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Leon M. Hall, Missouri - Meritorious Service 2018

Leon Hall has been a stalwart, hard-working member of the Missouri MAA Section for over thirty years, seldom missing a section meeting and usually giving a talk. He has served as the Missouri Coordinator for the American Junior High School Mathematics Exam, a three-year term as Vice-Chair, Chair and Past Chair, Web Page Administrator, and Governor. He was a member of the Missouri Collegiate Mathematics Competition Committee when it began in 1995 and continues to serve in this capacity. In addition, he has served on the section’s nominating committee and the most recent committee to revise the section bylaws. He has supported the Missouri Section’s Distinguished College/University Teaching Award by both initiating nominations and writing supporting letters. Nationally, he served a term on the MAA Committee on Science Policy. On his own initiative, he researched and wrote the History of the Missouri Section for the MAA Centennial Celebration. As a result of this work on the section history, he initiated the collecting of Missouri Section material, which was sent to the Archives of American Mathematics as one of the section's centennial projects.

Leon was an early pioneer in the Missouri Section on using computational tools in mathematics, and organized Derive and Mathematica Workshops and ran a Mathematica session at the 1991 Missouri Section Meeting. More recently, he was part of the Missouri group involved in discussing and planning the historic joint meeting of the Iowa, Kansas, Missouri, and Nebraska/SE South Dakota Sections held in Maryville, MO in 2013. He has contributed and/or refereed articles for The American Mathematical Monthly, The College Mathematics Journal, and Mathematics Magazine several times over the years.

The Missouri Section is pleased to wholeheartedly recognize Leon Hall for his continuing valuable service to the section with this Certificate of Meritorious Service.

Response:

Thank you, Missouri Section, for this wonderful honor and recognition. My thirty-plus year professional association with the people in the Missouri Section has been one of the most rewarding parts of my mathematics career, and I look forward to continued MAA activities and relationships for the foreseeable future. Reflecting on and knowing the accomplishments of the previous Missouri recipients of this Certificate, Troy Hicks, Harold Hager, Curtis Cooper, Al Tinsley, Vic Gummersheimer, and Yungchen Cheng, each of whom I have learned from, looked up to, and am privileged to call a friend, it is especially meaningful to become the newest member of this group.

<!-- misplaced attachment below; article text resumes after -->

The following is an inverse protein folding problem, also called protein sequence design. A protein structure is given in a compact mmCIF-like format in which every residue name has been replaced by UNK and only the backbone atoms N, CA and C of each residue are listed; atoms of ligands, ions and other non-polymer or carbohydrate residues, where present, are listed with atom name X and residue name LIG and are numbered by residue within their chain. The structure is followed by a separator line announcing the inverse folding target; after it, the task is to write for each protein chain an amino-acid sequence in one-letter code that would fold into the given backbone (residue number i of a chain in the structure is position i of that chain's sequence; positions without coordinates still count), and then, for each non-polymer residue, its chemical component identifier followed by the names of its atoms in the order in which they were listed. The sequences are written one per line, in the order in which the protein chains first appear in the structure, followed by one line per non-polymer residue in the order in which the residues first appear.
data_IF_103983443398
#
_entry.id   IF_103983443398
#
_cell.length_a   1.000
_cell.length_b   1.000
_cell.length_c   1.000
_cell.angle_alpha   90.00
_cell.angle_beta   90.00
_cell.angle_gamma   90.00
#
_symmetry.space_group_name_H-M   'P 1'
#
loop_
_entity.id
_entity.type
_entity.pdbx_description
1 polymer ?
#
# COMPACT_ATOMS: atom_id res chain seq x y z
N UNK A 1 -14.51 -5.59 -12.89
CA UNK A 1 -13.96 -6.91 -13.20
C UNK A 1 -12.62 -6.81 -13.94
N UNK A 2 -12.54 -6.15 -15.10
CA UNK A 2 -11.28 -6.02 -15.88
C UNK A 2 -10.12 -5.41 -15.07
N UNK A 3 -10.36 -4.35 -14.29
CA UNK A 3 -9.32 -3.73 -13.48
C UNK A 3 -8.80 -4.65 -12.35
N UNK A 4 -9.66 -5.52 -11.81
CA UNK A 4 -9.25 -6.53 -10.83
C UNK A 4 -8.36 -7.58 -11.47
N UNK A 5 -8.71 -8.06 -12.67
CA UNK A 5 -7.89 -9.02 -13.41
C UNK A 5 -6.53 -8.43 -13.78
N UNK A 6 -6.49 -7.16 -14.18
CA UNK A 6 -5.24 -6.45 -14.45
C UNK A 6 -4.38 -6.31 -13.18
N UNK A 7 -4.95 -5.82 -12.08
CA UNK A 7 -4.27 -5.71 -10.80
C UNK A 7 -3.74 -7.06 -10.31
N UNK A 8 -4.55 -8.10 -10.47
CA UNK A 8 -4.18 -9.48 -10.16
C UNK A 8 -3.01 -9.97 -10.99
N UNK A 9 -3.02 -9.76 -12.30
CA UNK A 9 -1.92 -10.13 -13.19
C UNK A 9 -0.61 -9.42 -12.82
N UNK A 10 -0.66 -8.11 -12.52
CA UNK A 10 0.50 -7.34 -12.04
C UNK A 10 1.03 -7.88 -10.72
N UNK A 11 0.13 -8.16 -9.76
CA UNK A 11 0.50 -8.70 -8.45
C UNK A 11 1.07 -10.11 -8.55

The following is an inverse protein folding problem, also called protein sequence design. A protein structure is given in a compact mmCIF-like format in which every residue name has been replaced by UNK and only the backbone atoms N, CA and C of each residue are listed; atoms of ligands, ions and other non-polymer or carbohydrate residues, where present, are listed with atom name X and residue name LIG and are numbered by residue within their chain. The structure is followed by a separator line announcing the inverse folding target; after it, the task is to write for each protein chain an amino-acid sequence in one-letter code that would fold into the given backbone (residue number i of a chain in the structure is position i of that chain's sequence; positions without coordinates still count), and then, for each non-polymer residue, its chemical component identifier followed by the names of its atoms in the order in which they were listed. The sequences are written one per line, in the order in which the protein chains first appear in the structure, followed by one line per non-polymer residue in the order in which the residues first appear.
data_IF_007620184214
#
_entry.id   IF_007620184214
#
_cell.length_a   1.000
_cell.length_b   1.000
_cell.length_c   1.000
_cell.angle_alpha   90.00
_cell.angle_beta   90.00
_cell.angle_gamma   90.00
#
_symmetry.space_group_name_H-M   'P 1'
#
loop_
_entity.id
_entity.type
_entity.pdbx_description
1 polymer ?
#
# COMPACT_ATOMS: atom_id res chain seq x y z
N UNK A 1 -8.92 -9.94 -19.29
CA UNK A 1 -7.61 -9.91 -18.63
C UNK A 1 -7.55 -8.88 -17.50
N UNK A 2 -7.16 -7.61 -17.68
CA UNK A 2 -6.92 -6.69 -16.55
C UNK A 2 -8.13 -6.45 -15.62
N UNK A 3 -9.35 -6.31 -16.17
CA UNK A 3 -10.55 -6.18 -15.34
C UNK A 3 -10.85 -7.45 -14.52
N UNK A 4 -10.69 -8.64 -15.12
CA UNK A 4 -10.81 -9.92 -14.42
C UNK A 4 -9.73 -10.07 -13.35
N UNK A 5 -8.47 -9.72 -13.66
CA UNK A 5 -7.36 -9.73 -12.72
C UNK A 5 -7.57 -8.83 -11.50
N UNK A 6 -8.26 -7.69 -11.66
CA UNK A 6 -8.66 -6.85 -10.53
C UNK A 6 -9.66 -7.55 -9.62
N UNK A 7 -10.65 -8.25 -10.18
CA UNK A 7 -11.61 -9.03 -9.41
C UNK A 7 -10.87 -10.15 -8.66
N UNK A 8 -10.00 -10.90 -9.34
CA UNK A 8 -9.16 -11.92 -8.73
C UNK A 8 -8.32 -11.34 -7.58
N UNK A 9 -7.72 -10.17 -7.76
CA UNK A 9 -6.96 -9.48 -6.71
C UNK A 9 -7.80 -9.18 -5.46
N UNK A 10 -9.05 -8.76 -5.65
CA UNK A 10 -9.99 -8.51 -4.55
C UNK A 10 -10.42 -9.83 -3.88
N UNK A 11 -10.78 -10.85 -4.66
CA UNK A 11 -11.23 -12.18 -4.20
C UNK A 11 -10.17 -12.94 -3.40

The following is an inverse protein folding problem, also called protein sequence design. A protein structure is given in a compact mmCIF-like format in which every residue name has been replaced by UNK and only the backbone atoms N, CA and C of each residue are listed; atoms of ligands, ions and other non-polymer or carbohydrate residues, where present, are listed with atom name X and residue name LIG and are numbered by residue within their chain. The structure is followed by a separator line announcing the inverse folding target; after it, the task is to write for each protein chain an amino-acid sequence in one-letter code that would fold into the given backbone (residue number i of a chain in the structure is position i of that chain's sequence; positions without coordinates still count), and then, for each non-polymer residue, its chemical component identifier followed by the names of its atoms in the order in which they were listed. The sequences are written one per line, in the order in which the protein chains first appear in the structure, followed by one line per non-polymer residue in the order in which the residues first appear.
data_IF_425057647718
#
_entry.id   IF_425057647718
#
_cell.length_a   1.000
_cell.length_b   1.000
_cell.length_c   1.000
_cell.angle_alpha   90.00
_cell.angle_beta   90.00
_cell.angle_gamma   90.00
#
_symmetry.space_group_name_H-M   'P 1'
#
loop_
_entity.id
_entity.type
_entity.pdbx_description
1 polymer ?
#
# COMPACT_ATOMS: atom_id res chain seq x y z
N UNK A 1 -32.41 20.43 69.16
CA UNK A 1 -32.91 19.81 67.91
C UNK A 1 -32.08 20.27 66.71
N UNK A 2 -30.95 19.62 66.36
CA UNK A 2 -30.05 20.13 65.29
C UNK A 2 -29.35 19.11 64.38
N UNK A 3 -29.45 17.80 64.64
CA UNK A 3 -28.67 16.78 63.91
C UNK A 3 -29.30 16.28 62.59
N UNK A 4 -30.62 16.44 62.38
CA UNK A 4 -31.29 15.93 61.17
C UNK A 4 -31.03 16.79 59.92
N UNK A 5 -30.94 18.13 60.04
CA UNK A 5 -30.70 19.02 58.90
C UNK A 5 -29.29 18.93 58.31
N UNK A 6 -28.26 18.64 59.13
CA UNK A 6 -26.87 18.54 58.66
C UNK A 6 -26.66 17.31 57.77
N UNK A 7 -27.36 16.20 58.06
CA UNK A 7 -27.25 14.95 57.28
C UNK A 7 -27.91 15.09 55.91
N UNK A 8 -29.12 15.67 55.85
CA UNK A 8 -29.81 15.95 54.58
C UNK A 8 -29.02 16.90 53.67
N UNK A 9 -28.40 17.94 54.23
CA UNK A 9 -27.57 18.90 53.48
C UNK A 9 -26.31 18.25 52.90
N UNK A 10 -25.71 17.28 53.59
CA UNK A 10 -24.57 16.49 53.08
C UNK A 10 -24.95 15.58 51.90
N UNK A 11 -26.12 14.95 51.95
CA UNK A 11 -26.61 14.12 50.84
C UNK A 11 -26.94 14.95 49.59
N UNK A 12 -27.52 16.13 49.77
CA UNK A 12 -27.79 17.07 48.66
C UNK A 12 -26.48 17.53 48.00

Bio:

Leon M. Hall, Jr. was born on his father’s fiftieth birthday, so deciding on his name was easy for his mother. He grew up in Sedalia, Missouri, and around age twelve or thirteen, he noticed, but didn’t prove because he didn’t yet know what a proof was, that the partial sums of the odd integers yielded the squares. This was a neat little fact, but at the time he was more interested in baseball, with girls beginning to appear on the horizon as well. The idea of mathematics as a career path, except for K-12 teaching, wasn’t really on his radar. Later, thinking of a possible engineering career, he enrolled at the University of Missouri, Rolla, but not knowing much about the various engineering fields, he signed up as an Applied Mathematics major, intending to switch to the engineering department he liked best later. The switch never happened, and he remained both at UMR and in the Mathematics Department through his PhD, under the direction of Louis Grimm, in 1974. His first academic position was at Nebraska, where he stayed eleven years before returning to UMR as a faculty member in 1985. He started some involvement with MAA while at Nebraska, but his principal MAA activities have been since his return to Missouri. He became Department Chair at UMR in 1998, remaining in that role until retirement (but not retirement from MAA) in 2013. Leon’s research interests began with differential equations and have broadened to touch on special functions, algebraic curves, and the history of mathematics. He has supervised two PhD students. His family has been wonderfully supportive of his career, cheerfully accepting occasional vacations planned around mathematics conferences.

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